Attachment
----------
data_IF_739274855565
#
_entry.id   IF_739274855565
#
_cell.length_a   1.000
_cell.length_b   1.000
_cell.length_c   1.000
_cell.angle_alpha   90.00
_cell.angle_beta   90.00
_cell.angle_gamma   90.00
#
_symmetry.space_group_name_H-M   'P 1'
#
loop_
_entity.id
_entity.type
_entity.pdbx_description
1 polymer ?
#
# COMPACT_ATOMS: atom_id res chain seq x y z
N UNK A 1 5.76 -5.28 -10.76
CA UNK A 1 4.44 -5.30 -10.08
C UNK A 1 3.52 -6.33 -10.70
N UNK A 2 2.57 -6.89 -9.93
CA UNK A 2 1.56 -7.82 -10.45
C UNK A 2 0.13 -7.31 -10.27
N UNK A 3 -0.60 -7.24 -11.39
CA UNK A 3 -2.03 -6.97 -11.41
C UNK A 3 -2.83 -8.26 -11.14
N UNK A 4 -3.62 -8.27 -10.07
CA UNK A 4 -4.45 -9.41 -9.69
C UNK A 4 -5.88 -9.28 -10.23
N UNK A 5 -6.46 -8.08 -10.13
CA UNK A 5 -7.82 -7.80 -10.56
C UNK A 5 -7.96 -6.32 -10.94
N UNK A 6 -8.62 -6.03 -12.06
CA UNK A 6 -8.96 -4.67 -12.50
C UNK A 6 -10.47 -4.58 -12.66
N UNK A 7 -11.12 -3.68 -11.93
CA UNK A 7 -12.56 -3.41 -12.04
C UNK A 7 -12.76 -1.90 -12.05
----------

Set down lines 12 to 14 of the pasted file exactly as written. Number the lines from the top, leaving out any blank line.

_symmetry.space_group_name_H-M   'P 1'
#
loop_